My Challenges During Pregnancy

Despite being in recovery from dermatillomania since 2015 with a few minor blips along the way, I wasn’t sure what to expect from my skin picking disorder when I became pregnant in May of 2019. With body-focused repetitive behaviors (BFRBs) having links to hormones I prepared myself that my recovery success could fall apart during my pregnancy.

I’ve always wanted to be a mother and almost had that dream ripped from me due to my six year battle with piriformis syndrome that ended with me traveling to Nevada, USA, to get surgery in August of 2018. Three months later, I was pregnant and due on the 1 year anniversary date of the surgery. Life seemed to be coming together for me although I still battled with negligent health care regarding treatment for my hip condition (FAI) that was exacerbated by piriformis syndrome over the years.

Sadly, I miscarried with a blighted ovum during December of 2018 and was unsure of if I’d ever become pregnant again. Falling into a depression from the miscarriage, I started slipping into skin picking with my face. With my hips worsening I knew that my time was limited because of how close I was to being in too much pain again to endure a pregnancy. By the last month of trying, I had to break the news to my husband that we wouldn’t be trying after May because both hips had really started affecting me.

By a miracle, I became pregnant on the last month my husband and I were trying. By June 28th, I developed morning sickness that gradually got worse and didn’t go away until three weeks after I gave birth. I lost a lot of weight and had another symptom I hadn’t heard of: dysgeusia, in the form of an extremely foul and sour taste in my mouth, which also lasted the duration of my pregnancy.

My vomiting multiple times a day improved with my third medication by the 17th week but my nausea never subsided. My picking slowly got out of control because of how hard it was to handle being so dreadfully sick, with my depression worsening to the point I felt like I was living hour by hour just to get by. In my recovery, I learned that extreme circumstances make it difficult to manage my urges. When things get better, I am able to maintain my recovery by using barriers; my mind can challenge cognitive distortions instead of reacting to the stress that makes me pick without considering stopping myself.

The day before my wedding anniversary in 2016, I experienced a medical trauma that caused me to have severe panic attacks and resulted in me becoming fearful of vomiting. Then I became fearful of eating and going to sleep at night because I’d wake up in a full-blown shaking, sweating, hyperventilating panic attack. I had also lost a lot of weight between 2016 and 2018 from my new phobia. In terms of my ability to cope, this was my worst nightmare for a pregnancy. I was lucky that my hip pain subsided temporarily because of pregnancy hormones, but it has since been re emerging with my appointments for an MRI and orthopedic surgeon being put off because of the pandemic. This is hard to swallow, knowing that the waiting list for hip surgery is up to five years in Nova Scotia during normal times.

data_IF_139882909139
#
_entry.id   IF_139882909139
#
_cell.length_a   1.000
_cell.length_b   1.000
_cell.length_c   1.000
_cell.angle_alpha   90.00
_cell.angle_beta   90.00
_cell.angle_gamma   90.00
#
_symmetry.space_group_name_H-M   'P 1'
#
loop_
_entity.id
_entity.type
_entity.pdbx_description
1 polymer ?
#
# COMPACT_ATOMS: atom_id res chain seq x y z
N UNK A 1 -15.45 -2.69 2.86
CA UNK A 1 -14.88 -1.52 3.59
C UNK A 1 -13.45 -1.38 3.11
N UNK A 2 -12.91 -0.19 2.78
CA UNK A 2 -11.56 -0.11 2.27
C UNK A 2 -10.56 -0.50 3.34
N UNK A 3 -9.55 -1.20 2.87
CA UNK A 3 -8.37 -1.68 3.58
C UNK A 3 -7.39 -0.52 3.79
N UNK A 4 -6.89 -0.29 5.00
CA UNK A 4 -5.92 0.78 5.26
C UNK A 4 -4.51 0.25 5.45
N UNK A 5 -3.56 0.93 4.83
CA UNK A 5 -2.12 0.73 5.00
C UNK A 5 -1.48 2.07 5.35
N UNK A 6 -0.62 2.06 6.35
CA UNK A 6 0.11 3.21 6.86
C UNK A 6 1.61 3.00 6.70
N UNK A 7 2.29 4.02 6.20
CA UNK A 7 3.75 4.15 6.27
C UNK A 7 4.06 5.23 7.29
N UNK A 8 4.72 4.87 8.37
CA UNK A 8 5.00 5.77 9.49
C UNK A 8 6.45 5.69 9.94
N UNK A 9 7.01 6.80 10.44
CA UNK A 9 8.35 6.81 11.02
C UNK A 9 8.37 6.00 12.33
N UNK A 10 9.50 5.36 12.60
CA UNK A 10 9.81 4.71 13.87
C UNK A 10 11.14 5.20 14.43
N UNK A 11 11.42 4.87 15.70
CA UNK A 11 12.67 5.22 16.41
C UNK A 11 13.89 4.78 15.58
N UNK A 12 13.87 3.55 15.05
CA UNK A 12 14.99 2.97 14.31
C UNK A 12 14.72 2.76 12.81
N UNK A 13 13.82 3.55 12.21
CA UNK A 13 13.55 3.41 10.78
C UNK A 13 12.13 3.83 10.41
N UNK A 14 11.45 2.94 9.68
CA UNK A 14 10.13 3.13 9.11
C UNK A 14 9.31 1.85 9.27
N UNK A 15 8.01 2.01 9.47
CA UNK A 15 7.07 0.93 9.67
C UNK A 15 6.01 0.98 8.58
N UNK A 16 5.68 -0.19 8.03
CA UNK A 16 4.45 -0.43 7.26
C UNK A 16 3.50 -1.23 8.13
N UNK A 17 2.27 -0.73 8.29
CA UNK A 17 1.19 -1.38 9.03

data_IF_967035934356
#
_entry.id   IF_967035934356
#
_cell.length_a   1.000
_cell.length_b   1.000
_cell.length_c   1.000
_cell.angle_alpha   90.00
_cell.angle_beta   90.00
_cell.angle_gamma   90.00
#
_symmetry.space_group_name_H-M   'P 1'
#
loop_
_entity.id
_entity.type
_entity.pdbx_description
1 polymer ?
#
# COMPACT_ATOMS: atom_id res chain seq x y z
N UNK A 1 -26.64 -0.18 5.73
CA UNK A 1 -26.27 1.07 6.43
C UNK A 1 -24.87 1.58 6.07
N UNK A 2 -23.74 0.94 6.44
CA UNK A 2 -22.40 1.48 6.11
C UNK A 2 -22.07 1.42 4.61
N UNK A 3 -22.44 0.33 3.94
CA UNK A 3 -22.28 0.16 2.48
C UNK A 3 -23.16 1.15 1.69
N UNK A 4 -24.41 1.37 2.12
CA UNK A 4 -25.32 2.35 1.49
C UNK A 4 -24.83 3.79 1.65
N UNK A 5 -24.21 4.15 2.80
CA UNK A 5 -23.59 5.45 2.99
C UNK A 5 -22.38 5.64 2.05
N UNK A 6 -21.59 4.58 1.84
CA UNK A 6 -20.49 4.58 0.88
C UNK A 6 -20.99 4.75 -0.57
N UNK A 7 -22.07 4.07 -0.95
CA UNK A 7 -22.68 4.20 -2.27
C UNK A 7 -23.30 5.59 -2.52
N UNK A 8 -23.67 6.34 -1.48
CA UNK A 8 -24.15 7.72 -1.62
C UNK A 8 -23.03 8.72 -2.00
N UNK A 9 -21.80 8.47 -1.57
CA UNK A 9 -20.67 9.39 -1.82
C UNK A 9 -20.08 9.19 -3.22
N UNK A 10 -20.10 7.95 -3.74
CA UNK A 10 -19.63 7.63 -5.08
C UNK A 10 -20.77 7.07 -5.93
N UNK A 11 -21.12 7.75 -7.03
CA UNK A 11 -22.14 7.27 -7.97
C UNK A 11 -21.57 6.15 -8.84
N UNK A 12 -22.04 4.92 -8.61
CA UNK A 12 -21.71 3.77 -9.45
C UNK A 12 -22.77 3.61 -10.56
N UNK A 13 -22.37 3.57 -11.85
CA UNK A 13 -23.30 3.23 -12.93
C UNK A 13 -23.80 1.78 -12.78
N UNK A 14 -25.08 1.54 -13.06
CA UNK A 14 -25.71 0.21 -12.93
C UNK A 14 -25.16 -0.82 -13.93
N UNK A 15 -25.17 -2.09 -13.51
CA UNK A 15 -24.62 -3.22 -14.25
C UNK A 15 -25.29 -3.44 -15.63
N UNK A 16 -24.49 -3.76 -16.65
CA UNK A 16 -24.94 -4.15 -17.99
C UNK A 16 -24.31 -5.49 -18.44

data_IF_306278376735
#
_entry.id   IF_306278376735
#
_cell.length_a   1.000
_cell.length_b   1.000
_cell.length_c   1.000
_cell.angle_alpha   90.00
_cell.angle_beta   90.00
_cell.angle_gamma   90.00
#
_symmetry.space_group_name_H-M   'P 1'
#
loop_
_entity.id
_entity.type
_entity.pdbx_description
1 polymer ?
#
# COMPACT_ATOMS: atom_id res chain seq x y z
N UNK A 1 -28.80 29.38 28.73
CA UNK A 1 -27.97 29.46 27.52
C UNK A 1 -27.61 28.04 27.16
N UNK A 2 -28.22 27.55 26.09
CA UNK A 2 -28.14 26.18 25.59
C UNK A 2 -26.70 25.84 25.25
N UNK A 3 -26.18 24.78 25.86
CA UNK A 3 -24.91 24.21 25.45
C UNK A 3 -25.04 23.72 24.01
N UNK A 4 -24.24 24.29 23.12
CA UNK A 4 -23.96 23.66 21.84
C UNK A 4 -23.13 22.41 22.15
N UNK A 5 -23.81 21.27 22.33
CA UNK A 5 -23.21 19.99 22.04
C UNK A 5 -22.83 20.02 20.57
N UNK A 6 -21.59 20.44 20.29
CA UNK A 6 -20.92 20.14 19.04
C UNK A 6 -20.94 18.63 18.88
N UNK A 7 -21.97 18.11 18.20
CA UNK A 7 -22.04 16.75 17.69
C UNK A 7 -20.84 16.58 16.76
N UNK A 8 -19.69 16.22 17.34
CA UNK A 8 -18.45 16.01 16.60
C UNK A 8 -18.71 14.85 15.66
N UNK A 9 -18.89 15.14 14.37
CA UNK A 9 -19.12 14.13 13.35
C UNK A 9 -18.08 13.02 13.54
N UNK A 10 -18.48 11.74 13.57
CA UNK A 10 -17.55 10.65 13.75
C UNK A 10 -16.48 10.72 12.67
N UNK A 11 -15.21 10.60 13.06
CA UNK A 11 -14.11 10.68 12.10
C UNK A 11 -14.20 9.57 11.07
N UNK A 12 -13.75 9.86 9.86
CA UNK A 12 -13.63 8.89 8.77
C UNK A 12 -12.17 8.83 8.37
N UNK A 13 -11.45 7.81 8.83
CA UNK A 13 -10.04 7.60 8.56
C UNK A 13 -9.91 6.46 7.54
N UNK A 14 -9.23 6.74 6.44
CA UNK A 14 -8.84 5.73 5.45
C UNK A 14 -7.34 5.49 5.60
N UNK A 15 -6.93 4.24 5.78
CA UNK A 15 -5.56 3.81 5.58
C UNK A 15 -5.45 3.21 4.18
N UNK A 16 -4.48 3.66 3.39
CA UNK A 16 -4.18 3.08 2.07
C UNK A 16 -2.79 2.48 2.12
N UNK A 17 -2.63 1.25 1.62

I counted the days and made mental notes of milestones to get through the awful Hyperemesis Gravidarum (HG) pregnancy. By the 30th week, my skin picking exploded after I found out that something may be fatal or severely disabling for the little girl inside of me. Two weeks later, I was relieved to find out that the ultrasound wasn’t read correctly but during that time I couldn’t process how everything I had gone through could end up in a total disaster.

My daughter, Violet, was born on Feb. 12th, 2020 in the first percentile and stayed in the NICU for 10 days. My hormones weren’t activated during my pregnancy but after giving birth, I was a mess and even thought I would have to be admitted over how upset I was at everything. Strangely, I didn’t pick at this time, but it is likely because I had no time to with staying in the NICU with Violet as much as possible.

Between the pandemic starting five weeks later and my mother developing breast cancer weeks into the lock down while I’m trying to be a mom myself for the first time, my facial picking hasn’t been great. I am grateful for all the support I received through my old gofundme for the piriformis removal in 2018 because it led to my life improving in more ways than just physically. My wonderful husband and I are blessed with a healthy and happy daughter who has captivated our hearts and that of everyone who has met her!


We cannot thank Dr. Tollestrup enough for specializing in this condition so that many people, like myself, had the chance to turn our lives around. I couldn’t have done any of this without the support of many of you who supported me during rough patches and helped me reach my surgery (actual video- WARNING) goal. I have had to fight for my life a few times, but it’s all worth it because I now have Violet enriching it. I know I have the tools to improve my picking but life is so chaotic right now that I am trying to be kind to myself, and I have confidence that when things settle I can use my tools to manage my urges again.

I can’t thank you all enough for your love and support over the years. I hope I will be able to give it back to you next year when I aim to release my long-awaited recovery book, EMBRACING DERMATILLOMANIA: Through Pain & Recovery.

Check out the five star documentary Scars of Shame and Angela’s ground- breaking memoir FOREVER MARKED: A Dermatillomania Diary. Like Angela on Facebook, follow her on Twitter, and join her on instagram. Subscribe to her blog for updates on her recovery book, Embracing Dermatillomania:Through Pain & Recovery.